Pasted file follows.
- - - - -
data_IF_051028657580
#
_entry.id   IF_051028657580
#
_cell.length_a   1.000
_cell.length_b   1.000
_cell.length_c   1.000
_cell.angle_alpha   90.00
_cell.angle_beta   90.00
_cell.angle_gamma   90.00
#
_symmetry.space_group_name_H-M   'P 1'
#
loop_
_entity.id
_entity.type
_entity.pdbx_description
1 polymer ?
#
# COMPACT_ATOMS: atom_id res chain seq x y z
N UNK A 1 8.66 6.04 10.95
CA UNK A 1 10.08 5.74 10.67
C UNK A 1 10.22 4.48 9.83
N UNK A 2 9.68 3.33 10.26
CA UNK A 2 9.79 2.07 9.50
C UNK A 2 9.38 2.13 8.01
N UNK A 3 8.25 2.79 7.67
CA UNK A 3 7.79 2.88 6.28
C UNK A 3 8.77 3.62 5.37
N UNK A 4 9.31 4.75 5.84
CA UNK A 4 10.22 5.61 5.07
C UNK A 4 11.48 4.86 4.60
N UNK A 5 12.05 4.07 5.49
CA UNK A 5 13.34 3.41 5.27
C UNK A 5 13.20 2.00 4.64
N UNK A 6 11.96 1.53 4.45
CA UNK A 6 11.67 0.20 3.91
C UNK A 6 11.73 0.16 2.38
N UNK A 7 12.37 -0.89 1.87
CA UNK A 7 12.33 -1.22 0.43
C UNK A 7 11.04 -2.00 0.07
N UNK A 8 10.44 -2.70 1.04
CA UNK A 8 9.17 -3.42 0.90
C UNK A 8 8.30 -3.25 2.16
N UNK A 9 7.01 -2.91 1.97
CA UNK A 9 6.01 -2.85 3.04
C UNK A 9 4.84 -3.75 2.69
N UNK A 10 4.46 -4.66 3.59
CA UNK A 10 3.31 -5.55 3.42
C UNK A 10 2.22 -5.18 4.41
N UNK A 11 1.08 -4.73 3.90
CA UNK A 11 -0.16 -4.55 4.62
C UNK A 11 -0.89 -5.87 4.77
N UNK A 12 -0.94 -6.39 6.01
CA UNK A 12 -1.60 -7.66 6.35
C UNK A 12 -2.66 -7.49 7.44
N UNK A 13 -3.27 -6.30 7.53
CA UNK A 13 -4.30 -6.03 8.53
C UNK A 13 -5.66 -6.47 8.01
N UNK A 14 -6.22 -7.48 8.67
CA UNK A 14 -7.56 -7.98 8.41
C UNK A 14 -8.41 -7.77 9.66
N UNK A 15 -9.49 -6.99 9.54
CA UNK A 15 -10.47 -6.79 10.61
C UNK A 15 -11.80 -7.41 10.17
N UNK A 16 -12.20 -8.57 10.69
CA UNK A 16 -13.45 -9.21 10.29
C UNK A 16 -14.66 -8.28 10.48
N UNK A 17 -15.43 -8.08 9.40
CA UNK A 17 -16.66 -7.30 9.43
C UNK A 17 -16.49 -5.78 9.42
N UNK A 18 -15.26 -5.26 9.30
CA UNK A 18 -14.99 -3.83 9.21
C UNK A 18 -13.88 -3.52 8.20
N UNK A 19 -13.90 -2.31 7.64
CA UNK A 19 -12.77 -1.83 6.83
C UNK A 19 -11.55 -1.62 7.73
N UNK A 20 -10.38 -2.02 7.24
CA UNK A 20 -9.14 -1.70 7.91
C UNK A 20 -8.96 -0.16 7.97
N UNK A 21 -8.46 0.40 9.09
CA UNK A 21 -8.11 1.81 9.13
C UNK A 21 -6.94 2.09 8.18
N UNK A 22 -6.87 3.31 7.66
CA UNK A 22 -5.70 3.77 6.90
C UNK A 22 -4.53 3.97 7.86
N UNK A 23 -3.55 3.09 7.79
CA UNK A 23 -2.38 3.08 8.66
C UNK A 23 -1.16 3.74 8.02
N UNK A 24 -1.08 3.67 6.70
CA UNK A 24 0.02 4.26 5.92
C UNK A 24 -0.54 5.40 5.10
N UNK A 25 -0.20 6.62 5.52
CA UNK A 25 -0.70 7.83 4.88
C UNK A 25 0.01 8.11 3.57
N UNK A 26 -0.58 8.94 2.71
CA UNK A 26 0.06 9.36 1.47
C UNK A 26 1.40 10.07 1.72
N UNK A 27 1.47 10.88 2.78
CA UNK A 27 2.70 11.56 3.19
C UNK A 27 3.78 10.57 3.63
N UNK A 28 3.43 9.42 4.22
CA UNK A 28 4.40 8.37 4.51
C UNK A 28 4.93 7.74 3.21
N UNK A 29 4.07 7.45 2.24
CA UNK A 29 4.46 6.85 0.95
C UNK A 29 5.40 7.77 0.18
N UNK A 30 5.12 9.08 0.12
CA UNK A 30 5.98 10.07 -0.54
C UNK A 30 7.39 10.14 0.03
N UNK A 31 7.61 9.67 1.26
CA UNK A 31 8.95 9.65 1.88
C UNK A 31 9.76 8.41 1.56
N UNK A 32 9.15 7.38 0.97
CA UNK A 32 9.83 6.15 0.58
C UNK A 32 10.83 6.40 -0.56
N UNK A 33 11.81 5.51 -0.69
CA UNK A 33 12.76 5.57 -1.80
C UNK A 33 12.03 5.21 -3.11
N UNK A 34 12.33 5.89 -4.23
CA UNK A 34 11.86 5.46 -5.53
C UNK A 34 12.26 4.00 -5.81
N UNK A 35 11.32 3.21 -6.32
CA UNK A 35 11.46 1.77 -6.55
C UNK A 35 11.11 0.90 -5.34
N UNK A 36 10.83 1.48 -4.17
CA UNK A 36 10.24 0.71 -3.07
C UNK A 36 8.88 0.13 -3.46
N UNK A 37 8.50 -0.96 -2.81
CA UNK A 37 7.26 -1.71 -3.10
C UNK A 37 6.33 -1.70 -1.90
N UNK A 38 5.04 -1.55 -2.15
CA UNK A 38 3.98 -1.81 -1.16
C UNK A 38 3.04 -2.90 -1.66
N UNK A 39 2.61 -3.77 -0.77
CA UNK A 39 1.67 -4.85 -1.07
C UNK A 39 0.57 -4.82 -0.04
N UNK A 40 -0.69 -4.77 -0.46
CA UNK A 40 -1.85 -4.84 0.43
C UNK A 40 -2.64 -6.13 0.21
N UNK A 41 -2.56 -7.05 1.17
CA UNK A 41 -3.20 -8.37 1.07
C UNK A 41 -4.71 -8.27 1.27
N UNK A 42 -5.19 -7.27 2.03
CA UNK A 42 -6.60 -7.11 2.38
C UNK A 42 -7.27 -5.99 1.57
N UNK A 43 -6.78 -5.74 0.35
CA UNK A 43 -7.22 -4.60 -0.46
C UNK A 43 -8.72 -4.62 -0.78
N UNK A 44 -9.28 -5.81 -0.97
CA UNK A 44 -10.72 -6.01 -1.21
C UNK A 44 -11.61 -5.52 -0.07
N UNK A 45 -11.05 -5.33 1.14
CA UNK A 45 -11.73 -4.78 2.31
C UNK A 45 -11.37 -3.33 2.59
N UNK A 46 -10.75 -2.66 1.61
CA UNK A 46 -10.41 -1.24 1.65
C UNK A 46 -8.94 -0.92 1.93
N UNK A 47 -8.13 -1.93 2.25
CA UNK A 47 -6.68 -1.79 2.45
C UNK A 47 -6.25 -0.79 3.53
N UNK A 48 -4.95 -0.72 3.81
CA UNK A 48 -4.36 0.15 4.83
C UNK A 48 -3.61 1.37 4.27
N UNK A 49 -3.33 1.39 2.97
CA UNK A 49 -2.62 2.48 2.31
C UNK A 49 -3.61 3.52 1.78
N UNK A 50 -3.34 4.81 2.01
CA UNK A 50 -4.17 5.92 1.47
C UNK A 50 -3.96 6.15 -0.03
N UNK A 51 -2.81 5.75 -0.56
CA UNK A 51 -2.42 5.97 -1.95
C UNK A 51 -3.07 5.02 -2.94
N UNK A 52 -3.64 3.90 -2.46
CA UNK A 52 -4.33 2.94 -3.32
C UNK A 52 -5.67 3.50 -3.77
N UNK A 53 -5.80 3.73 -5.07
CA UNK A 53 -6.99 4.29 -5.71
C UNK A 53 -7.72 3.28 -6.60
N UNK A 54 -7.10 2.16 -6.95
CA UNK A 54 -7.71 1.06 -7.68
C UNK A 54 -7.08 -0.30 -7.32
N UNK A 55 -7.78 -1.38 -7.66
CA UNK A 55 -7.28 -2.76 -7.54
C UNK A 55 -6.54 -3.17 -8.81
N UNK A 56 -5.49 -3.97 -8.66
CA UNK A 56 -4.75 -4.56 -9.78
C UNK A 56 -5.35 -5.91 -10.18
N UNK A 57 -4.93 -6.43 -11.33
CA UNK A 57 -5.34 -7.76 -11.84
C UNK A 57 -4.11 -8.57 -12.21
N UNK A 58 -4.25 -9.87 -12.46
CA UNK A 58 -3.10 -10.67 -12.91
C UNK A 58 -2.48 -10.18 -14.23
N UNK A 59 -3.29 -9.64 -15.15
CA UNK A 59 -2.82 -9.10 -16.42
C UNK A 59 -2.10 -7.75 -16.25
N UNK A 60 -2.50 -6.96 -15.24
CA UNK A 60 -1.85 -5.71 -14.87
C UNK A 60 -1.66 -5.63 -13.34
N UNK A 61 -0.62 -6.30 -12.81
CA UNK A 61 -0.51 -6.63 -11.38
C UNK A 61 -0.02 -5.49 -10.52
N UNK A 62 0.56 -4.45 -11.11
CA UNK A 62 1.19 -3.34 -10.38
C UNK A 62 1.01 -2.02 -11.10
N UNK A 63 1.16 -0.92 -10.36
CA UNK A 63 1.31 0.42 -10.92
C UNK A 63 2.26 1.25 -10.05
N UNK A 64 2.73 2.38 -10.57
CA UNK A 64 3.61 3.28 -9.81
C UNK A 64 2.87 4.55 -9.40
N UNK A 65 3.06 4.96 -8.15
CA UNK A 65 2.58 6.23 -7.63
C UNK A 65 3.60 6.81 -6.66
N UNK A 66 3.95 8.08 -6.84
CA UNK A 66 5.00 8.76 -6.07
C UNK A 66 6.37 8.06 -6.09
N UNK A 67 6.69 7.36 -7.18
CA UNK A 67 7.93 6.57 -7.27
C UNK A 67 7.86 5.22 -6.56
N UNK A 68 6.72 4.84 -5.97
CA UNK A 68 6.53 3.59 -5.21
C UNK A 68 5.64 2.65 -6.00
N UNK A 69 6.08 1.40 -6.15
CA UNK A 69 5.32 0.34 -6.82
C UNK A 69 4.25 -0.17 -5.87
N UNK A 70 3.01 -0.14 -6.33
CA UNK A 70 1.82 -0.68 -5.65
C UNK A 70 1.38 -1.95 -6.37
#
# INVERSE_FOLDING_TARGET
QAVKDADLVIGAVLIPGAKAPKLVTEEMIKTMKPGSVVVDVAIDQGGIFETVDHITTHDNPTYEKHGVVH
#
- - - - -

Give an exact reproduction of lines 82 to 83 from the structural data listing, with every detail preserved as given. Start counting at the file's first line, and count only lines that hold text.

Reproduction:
CA UNK A 21 -8.11 1.81 9.13
C UNK A 21 -6.94 2.09 8.18